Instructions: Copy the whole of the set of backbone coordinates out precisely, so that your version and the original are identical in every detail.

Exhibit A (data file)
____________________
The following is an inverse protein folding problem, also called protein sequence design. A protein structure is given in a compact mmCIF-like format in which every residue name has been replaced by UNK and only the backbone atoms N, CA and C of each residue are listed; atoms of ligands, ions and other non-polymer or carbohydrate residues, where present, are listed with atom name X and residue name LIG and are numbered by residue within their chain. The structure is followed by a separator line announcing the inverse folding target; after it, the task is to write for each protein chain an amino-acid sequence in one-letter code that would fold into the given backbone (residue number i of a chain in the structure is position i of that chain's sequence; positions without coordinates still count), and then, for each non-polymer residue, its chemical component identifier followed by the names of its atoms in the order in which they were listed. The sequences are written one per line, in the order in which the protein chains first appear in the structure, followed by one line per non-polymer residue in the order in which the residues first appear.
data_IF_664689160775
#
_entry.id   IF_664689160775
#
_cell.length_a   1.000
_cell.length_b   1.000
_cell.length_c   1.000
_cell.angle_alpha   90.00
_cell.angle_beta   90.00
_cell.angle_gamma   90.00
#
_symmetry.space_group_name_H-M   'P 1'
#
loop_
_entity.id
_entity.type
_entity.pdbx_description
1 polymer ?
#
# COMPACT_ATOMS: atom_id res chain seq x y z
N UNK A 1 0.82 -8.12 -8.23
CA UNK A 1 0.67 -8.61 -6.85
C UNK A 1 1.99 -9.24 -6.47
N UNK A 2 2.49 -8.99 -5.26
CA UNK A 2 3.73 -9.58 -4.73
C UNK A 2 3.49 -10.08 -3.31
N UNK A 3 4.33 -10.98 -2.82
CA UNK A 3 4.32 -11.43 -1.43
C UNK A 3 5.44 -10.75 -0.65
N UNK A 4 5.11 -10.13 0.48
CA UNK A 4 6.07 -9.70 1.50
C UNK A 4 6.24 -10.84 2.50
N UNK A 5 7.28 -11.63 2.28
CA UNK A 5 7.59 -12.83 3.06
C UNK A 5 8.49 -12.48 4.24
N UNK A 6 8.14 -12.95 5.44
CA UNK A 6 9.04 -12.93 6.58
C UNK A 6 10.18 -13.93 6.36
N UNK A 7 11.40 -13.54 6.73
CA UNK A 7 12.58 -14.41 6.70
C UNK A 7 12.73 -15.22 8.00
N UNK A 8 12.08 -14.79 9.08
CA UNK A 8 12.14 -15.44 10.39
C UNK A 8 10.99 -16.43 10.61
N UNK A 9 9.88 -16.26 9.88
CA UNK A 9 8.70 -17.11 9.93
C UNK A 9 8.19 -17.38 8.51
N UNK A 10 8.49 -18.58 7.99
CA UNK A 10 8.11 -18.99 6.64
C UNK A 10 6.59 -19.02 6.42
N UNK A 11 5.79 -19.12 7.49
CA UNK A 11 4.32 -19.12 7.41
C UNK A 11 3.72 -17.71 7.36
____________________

The following is an inverse protein folding problem, also called protein sequence design. A protein structure is given in a compact mmCIF-like format in which every residue name has been replaced by UNK and only the backbone atoms N, CA and C of each residue are listed; atoms of ligands, ions and other non-polymer or carbohydrate residues, where present, are listed with atom name X and residue name LIG and are numbered by residue within their chain. The structure is followed by a separator line announcing the inverse folding target; after it, the task is to write for each protein chain an amino-acid sequence in one-letter code that would fold into the given backbone (residue number i of a chain in the structure is position i of that chain's sequence; positions without coordinates still count), and then, for each non-polymer residue, its chemical component identifier followed by the names of its atoms in the order in which they were listed. The sequences are written one per line, in the order in which the protein chains first appear in the structure, followed by one line per non-polymer residue in the order in which the residues first appear.
data_IF_664689160775
#
_entry.id   IF_664689160775
#
_cell.length_a   1.000
_cell.length_b   1.000
_cell.length_c   1.000
_cell.angle_alpha   90.00
_cell.angle_beta   90.00
_cell.angle_gamma   90.00
#
_symmetry.space_group_name_H-M   'P 1'
#
loop_
_entity.id
_entity.type
_entity.pdbx_description
1 polymer ?
#
# COMPACT_ATOMS: atom_id res chain seq x y z
N UNK A 1 0.82 -8.12 -8.23
CA UNK A 1 0.67 -8.61 -6.85
C UNK A 1 1.99 -9.24 -6.47
N UNK A 2 2.49 -8.99 -5.26
CA UNK A 2 3.73 -9.58 -4.73
C UNK A 2 3.49 -10.08 -3.31
N UNK A 3 4.33 -10.98 -2.82
CA UNK A 3 4.32 -11.43 -1.43
C UNK A 3 5.44 -10.75 -0.65
N UNK A 4 5.11 -10.13 0.48
CA UNK A 4 6.07 -9.70 1.50
C UNK A 4 6.24 -10.84 2.50
N UNK A 5 7.28 -11.63 2.28
CA UNK A 5 7.59 -12.83 3.06
C UNK A 5 8.49 -12.48 4.24
N UNK A 6 8.14 -12.95 5.44
CA UNK A 6 9.04 -12.93 6.58
C UNK A 6 10.18 -13.93 6.36
N UNK A 7 11.40 -13.54 6.73
CA UNK A 7 12.58 -14.41 6.70
C UNK A 7 12.73 -15.22 8.00
N UNK A 8 12.08 -14.79 9.08
CA UNK A 8 12.14 -15.44 10.39
C UNK A 8 10.99 -16.43 10.61
N UNK A 9 9.88 -16.26 9.88
CA UNK A 9 8.70 -17.11 9.93
C UNK A 9 8.19 -17.38 8.51
N UNK A 10 8.49 -18.58 7.99
CA UNK A 10 8.11 -18.99 6.64
C UNK A 10 6.59 -19.02 6.42
N UNK A 11 5.79 -19.12 7.49
CA UNK A 11 4.32 -19.12 7.41
C UNK A 11 3.72 -17.71 7.36